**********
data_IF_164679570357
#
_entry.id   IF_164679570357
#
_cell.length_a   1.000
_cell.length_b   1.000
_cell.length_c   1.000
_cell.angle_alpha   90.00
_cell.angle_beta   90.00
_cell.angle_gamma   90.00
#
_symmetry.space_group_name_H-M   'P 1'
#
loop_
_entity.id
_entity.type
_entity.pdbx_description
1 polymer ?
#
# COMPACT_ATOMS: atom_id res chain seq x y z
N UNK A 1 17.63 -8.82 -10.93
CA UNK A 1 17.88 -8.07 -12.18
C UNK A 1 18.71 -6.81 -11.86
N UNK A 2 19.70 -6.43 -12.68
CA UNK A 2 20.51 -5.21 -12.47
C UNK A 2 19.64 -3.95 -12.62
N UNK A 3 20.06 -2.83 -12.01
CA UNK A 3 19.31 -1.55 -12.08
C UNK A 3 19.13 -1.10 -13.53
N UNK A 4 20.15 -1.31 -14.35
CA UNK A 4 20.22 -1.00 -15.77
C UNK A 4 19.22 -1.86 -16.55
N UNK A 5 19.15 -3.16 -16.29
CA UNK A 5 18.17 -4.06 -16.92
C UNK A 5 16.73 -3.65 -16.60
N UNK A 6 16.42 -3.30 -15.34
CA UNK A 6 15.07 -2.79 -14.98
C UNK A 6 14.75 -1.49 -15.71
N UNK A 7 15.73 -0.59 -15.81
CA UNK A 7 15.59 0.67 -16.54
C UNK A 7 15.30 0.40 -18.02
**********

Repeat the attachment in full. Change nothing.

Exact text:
data_IF_164679570357
#
_entry.id   IF_164679570357
#
_cell.length_a   1.000
_cell.length_b   1.000
_cell.length_c   1.000
_cell.angle_alpha   90.00
_cell.angle_beta   90.00
_cell.angle_gamma   90.00
#
_symmetry.space_group_name_H-M   'P 1'
#
loop_
_entity.id
_entity.type
_entity.pdbx_description
1 polymer ?
#
# COMPACT_ATOMS: atom_id res chain seq x y z
N UNK A 1 17.63 -8.82 -10.93
CA UNK A 1 17.88 -8.07 -12.18
C UNK A 1 18.71 -6.81 -11.86
N UNK A 2 19.70 -6.43 -12.68
CA UNK A 2 20.51 -5.21 -12.47
C UNK A 2 19.64 -3.95 -12.62
N UNK A 3 20.06 -2.83 -12.01
CA UNK A 3 19.31 -1.55 -12.08
C UNK A 3 19.13 -1.10 -13.53
N UNK A 4 20.15 -1.31 -14.35
CA UNK A 4 20.22 -1.00 -15.77
C UNK A 4 19.22 -1.86 -16.55
N UNK A 5 19.15 -3.16 -16.29
CA UNK A 5 18.17 -4.06 -16.92
C UNK A 5 16.73 -3.65 -16.60
N UNK A 6 16.42 -3.30 -15.34
CA UNK A 6 15.07 -2.79 -14.98
C UNK A 6 14.75 -1.49 -15.71
N UNK A 7 15.73 -0.59 -15.81
CA UNK A 7 15.59 0.67 -16.54
C UNK A 7 15.30 0.40 -18.02